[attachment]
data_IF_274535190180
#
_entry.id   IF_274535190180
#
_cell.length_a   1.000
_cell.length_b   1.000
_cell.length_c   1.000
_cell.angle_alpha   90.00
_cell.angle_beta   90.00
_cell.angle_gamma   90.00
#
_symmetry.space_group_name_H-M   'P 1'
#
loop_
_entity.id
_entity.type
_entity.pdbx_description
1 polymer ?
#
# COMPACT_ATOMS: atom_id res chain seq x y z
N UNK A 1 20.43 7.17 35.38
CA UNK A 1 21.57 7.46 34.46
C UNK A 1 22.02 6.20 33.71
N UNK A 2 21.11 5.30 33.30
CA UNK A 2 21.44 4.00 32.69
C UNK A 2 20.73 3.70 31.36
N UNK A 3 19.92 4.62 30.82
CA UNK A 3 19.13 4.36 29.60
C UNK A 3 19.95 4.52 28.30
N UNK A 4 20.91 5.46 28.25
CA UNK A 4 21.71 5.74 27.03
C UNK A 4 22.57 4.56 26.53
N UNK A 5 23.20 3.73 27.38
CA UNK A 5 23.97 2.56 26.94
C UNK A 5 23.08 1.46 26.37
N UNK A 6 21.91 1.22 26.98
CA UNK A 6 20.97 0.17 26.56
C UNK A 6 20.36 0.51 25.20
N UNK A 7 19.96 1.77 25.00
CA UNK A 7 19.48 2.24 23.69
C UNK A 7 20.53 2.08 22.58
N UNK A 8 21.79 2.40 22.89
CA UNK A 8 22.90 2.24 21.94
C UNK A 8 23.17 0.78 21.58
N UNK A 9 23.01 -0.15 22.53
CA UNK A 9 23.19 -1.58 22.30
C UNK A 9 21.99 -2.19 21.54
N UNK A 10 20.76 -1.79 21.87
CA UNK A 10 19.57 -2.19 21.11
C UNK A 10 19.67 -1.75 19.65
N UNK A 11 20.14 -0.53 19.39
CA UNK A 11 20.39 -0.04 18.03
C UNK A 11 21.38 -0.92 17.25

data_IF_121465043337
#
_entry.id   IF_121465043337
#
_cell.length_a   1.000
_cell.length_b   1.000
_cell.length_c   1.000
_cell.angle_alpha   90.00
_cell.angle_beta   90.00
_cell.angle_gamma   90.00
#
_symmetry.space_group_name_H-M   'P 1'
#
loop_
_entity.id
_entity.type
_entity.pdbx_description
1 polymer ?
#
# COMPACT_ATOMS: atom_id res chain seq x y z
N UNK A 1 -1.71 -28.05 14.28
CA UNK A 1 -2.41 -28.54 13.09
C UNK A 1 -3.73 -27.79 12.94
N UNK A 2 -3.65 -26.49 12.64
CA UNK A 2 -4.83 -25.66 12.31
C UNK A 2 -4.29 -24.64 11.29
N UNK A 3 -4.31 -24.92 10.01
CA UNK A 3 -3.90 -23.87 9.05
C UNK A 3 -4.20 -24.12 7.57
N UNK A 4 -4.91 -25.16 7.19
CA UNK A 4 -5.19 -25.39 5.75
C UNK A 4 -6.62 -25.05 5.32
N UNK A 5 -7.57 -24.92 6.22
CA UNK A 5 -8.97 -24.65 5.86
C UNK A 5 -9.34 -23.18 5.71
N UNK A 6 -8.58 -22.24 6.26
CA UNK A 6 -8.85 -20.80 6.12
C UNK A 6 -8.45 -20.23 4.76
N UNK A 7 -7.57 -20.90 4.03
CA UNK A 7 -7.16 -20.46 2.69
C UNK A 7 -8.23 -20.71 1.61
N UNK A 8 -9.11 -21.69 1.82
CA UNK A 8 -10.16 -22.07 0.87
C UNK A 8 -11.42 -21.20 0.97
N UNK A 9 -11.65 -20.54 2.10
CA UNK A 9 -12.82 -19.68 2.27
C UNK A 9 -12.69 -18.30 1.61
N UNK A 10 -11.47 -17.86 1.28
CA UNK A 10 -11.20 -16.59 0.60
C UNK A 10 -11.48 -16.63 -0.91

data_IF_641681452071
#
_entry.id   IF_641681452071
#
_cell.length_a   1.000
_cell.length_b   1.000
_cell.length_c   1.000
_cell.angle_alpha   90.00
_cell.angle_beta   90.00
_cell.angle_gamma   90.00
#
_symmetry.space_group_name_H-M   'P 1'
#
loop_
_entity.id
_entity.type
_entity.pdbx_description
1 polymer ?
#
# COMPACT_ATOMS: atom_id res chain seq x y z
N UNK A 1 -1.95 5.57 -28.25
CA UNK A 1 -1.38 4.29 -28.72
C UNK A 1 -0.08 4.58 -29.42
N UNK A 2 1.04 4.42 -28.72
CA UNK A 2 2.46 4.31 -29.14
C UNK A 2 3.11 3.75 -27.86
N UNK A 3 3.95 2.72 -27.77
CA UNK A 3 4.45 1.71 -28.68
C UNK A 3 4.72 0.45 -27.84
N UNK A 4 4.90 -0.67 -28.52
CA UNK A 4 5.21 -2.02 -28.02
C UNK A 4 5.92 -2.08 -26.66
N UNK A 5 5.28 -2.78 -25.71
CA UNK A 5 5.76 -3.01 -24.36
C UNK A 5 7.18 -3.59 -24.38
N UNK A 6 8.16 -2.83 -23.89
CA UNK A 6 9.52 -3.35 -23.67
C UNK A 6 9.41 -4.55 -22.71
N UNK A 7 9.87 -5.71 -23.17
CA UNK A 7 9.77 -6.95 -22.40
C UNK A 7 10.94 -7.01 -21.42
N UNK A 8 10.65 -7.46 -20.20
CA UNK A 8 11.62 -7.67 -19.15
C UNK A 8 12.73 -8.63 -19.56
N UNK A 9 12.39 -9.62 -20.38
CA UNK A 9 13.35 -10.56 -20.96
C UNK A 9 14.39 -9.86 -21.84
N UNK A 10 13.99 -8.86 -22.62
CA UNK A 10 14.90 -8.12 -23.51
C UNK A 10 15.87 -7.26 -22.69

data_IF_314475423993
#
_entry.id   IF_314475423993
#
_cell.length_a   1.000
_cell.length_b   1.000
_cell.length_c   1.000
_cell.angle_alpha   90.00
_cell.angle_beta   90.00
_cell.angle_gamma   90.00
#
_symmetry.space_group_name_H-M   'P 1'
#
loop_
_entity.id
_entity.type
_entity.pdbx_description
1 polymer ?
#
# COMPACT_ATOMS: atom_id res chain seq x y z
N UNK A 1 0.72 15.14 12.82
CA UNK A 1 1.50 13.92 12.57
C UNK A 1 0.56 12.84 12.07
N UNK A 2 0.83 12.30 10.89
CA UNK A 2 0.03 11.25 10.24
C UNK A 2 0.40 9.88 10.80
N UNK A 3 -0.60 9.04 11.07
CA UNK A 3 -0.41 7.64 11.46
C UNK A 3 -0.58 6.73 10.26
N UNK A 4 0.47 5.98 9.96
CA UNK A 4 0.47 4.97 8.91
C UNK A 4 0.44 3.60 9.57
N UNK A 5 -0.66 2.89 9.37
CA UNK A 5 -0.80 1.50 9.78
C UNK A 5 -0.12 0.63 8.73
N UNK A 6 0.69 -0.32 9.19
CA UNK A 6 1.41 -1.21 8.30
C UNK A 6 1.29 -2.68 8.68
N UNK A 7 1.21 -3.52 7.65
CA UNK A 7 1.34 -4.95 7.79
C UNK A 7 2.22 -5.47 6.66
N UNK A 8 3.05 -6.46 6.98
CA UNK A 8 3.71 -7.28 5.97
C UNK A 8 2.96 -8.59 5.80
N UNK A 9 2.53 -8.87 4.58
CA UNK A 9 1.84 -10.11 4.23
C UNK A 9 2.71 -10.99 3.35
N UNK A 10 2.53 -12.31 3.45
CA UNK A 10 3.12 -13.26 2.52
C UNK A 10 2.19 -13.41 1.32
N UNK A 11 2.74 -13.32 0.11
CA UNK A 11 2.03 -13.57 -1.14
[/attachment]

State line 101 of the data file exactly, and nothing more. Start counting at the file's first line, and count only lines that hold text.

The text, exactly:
N UNK A 10 -11.47 -17.86 1.28